Proton magnetic resonance spectroscopy was performed at 3 T using the echo time-averaged point-resolved spectroscopy method to determine the effects of age, gender and brain region on glutamate (Glu) concentrations in the healthy human brain. Thirty healthy men and 20 healthy women aged between 21 and 71 years were studied. Significant regional variations of Glu concentrations were observed. Glu concentration in the gray matter (GM) was approximately 25% higher than that in the white matter. Significant age-dependent decreases in Glu concentrations were observed in the basal ganglia (r=-0.75, P<.001) and parietal GM (r=-0.66, P<.001) of men but not those of women. Our findings demonstrate regional variations of Glu concentrations and suggest that the male brain may be more vulnerable to aging than the female brain. Our results also highlight the importance of brain region, age and gender matching in clinical studies.
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"Our Glu findings are in contrast with the literature in the general population, which suggests an age-related decline in Glu or no age-related change (Marsman et al. 2013; Sailasuta et al. 2008). An MRS study in the general population showed that Gln tended to increase with age (Kaiser et al. 2005), whereas our findings in plasma were in the opposite direction. "
[Show abstract][Hide abstract] ABSTRACT: Patients with 22q11 deletion syndrome (22q11DS) have a high prevalence of intellectual disabilities and psychiatric disorders, including psychosis. Haplo-insufficiency of genes in the deleted region may offer a partial explanation for the increased vulnerability for psychosis and intellectual disability. One gene of particular interest is the gene coding for proline dehydrogenase (PRODH), an enzyme responsible for the conversion of proline into glutamate.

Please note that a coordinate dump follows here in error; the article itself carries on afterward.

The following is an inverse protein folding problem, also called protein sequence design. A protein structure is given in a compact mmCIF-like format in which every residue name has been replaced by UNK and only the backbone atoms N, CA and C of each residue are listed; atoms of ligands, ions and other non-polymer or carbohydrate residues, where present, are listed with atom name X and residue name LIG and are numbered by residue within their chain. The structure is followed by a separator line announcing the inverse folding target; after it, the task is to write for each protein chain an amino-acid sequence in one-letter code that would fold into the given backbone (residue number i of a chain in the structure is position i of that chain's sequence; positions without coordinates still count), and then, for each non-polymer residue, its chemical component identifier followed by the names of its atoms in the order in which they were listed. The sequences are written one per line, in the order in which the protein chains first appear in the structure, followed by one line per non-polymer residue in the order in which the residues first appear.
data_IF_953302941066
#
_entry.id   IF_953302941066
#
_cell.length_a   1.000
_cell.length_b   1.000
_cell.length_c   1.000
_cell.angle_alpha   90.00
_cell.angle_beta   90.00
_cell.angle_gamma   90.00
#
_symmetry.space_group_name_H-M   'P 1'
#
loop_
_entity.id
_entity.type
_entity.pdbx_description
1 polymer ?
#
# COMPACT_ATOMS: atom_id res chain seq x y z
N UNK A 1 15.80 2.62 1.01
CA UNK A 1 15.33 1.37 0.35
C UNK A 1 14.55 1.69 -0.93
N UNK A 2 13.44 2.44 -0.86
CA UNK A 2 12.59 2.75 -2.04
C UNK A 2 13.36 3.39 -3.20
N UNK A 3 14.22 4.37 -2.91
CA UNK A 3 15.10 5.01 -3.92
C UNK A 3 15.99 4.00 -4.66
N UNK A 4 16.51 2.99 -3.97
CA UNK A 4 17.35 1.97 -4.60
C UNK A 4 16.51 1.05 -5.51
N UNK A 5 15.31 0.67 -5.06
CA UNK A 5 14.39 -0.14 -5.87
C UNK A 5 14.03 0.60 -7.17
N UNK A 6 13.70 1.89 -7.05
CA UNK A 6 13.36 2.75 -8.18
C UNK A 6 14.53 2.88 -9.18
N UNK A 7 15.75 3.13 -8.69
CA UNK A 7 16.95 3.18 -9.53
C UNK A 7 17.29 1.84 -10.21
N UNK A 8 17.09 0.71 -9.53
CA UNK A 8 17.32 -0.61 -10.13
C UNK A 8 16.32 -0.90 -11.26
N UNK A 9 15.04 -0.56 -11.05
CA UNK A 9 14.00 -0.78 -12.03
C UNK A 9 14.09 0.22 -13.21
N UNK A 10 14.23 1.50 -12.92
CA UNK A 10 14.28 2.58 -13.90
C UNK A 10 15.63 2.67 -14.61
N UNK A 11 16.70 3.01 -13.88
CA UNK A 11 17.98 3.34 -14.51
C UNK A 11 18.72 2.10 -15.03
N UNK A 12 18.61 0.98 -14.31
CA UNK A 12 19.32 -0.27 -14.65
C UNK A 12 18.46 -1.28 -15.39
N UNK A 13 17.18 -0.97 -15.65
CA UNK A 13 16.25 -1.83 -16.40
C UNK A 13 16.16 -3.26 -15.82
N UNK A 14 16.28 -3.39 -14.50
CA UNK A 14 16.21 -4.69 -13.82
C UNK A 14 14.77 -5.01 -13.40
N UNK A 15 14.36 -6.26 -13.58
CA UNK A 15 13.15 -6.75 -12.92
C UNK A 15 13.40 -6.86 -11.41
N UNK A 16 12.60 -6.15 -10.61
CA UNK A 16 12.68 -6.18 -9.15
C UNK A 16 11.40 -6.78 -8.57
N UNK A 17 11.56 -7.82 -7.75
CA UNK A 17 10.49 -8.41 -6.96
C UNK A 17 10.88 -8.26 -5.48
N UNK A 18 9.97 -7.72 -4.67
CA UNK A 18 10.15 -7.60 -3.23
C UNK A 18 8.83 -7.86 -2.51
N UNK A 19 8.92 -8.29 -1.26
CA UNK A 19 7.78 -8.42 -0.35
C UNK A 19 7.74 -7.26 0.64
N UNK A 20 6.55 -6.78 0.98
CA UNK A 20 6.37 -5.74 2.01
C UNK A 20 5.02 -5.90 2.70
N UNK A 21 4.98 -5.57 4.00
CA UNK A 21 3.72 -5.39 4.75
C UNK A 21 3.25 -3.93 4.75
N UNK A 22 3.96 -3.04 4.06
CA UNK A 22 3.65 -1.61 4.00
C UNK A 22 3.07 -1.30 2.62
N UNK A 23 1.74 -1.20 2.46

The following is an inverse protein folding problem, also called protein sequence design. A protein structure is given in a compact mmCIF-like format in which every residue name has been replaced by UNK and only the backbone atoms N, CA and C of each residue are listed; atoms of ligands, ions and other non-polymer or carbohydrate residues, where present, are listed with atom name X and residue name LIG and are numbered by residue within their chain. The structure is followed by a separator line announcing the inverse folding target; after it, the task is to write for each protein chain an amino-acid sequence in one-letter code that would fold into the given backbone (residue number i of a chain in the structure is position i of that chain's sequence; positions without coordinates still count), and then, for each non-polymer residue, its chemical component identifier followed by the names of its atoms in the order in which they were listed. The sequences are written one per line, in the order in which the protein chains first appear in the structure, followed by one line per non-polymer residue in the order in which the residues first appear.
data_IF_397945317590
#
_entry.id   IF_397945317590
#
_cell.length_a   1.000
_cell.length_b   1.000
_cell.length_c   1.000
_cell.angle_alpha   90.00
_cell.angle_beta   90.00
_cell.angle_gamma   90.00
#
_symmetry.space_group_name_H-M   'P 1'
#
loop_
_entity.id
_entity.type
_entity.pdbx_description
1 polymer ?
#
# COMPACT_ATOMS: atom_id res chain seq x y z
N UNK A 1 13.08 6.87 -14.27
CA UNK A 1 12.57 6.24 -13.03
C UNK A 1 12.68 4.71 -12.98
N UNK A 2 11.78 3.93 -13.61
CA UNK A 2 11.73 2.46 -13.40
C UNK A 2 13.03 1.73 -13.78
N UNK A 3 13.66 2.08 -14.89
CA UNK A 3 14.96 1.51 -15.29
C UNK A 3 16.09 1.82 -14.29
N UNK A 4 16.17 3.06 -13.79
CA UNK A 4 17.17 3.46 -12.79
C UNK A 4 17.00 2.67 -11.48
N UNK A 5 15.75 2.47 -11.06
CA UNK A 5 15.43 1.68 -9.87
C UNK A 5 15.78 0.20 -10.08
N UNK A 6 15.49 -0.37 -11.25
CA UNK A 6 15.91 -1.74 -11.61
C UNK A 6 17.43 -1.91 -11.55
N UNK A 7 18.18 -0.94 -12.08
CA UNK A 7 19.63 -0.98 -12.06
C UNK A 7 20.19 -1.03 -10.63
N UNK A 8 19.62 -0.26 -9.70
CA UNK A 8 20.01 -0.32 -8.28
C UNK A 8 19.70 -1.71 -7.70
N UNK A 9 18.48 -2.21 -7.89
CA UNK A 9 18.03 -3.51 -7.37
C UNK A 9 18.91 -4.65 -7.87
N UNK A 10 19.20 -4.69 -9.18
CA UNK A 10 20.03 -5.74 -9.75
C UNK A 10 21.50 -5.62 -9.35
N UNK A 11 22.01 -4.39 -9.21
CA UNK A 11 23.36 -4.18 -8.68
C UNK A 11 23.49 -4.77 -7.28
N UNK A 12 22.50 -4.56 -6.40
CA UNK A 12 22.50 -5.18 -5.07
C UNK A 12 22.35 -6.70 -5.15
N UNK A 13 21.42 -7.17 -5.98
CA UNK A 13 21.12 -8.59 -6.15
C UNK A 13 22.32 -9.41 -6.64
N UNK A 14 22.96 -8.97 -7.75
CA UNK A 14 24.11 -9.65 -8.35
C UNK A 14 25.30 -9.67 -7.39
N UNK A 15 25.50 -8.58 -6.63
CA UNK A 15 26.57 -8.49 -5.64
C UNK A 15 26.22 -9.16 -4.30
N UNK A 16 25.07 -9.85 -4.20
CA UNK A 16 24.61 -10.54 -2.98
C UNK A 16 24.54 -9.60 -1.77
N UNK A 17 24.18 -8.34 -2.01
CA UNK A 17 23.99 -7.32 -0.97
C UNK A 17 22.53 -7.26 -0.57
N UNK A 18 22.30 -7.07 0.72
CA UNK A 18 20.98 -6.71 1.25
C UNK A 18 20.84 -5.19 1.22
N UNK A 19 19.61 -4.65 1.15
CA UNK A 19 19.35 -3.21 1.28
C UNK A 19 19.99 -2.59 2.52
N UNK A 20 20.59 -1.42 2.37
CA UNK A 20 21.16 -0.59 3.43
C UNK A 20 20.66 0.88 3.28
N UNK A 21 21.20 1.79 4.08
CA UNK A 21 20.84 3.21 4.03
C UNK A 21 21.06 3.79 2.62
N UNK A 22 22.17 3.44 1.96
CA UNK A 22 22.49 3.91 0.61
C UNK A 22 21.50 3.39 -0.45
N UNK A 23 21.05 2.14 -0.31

Because abnormalities in glutamatergic signaling are thought to be responsible for cognition and psychosis in the general population, we hypothesized that PRODH haplo-insufficiency may underlie some of the cognitive and psychotic features seen in 22q11DS.
In this explorative study, we investigated the relation between plasma proline, glutamate, and glutamine and age, intelligence, and psychosis in 64 adults with 22q11DS.
Hyperprolinemia was found in 31.3 % of subjects with 22q11DS. A relation between glutamine, glutamate, proline, and presence of psychosis was not observed. Regression analysis revealed a positive relation between plasma glutamate and age, a positive relation of glutamate with antipsychotic drugs, a relation of glutamine and gender, and a positive relation of glutamine and mood stabilizing drugs, and a negative relation of the ratio glutamine/glutamate and age. The group with relatively lower IQ had higher glutamate levels compared to the group with relatively higher IQ.